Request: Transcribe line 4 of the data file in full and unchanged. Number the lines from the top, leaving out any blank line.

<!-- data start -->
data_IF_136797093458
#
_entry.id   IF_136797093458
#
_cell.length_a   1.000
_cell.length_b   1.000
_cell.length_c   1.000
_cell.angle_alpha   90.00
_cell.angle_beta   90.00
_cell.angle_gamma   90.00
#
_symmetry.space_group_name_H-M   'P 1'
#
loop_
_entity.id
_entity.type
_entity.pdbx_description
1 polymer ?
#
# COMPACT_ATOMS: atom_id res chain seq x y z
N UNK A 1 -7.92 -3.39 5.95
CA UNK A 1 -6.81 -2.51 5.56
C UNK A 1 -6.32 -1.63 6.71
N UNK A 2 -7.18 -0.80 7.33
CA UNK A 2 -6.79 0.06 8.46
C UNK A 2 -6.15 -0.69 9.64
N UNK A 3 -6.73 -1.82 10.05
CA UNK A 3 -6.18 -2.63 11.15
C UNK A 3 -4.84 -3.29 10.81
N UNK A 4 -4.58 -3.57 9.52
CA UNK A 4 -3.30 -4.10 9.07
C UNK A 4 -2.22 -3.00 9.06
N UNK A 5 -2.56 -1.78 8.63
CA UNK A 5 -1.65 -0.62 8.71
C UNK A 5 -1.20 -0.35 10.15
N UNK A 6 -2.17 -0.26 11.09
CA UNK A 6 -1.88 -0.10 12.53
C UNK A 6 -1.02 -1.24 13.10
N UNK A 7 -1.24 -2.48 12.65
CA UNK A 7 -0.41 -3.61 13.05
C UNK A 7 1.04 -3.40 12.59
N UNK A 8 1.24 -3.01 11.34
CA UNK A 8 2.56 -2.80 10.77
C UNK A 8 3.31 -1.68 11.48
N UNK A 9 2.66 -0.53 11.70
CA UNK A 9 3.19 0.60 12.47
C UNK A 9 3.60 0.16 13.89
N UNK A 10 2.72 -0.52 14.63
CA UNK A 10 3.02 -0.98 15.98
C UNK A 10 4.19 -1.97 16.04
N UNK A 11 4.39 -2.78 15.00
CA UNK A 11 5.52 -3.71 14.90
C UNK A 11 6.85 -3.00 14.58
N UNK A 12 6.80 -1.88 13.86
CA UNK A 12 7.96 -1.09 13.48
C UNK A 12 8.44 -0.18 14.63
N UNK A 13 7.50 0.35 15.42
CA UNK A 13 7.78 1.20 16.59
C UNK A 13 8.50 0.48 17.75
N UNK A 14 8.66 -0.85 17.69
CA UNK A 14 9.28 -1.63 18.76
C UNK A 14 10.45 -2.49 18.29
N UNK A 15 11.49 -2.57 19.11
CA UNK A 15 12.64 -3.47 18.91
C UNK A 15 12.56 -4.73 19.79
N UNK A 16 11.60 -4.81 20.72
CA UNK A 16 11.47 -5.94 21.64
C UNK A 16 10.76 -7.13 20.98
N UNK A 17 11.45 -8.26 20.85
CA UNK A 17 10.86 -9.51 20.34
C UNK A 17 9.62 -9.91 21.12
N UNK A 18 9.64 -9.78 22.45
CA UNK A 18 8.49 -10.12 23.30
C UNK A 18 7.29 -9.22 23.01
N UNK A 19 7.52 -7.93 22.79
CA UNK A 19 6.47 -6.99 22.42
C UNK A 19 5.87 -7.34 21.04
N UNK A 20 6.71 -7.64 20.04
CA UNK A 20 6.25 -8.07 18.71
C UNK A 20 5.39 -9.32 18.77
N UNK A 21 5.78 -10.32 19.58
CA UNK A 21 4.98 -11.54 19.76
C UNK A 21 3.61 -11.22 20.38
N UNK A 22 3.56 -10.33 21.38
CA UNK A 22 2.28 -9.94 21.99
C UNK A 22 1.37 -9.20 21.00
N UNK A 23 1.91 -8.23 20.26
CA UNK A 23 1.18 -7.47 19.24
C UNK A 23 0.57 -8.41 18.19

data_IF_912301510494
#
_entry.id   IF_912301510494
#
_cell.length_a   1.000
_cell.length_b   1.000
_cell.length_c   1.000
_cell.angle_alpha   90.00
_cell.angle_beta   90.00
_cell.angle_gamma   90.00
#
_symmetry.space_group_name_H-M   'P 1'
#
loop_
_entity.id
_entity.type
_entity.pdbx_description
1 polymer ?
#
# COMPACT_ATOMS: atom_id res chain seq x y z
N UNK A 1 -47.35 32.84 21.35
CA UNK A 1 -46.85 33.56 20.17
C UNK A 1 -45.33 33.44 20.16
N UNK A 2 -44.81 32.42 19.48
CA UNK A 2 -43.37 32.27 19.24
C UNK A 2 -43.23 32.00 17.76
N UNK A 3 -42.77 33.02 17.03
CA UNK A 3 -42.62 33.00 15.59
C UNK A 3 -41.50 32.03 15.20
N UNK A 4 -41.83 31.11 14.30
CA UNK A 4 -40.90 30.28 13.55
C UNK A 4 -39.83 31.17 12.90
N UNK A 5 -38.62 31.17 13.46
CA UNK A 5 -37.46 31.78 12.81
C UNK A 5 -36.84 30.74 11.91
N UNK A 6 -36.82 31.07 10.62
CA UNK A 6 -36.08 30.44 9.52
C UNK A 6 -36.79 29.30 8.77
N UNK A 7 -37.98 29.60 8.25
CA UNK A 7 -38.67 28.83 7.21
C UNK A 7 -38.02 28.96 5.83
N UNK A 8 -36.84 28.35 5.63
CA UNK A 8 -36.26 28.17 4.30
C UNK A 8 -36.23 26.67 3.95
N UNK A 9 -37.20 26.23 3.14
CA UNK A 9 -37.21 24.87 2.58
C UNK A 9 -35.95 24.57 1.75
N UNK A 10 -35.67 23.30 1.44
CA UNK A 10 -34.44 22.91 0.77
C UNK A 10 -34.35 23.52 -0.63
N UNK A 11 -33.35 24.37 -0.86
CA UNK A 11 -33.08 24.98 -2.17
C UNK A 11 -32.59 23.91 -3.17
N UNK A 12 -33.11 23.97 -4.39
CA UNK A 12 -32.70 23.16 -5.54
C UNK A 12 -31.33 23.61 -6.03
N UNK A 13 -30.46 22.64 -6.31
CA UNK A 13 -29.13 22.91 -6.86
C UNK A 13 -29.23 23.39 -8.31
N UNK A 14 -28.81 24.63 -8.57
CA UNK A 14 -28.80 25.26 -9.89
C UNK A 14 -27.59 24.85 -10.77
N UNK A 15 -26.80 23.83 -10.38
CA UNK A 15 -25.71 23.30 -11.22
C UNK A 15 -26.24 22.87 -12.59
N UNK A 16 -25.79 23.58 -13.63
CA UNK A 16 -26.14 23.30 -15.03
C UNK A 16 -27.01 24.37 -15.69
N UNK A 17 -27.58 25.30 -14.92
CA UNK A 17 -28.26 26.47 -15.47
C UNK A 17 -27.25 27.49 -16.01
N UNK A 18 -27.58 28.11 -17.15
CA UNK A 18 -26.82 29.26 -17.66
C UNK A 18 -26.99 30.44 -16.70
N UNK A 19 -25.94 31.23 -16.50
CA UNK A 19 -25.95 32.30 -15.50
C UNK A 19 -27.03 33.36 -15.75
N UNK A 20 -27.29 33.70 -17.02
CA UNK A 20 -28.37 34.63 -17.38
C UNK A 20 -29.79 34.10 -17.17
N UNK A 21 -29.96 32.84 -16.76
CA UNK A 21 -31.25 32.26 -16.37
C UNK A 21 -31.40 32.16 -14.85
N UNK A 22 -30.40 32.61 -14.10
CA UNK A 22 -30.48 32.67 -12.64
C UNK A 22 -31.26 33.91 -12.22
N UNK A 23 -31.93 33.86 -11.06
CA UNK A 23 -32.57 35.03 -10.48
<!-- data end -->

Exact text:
#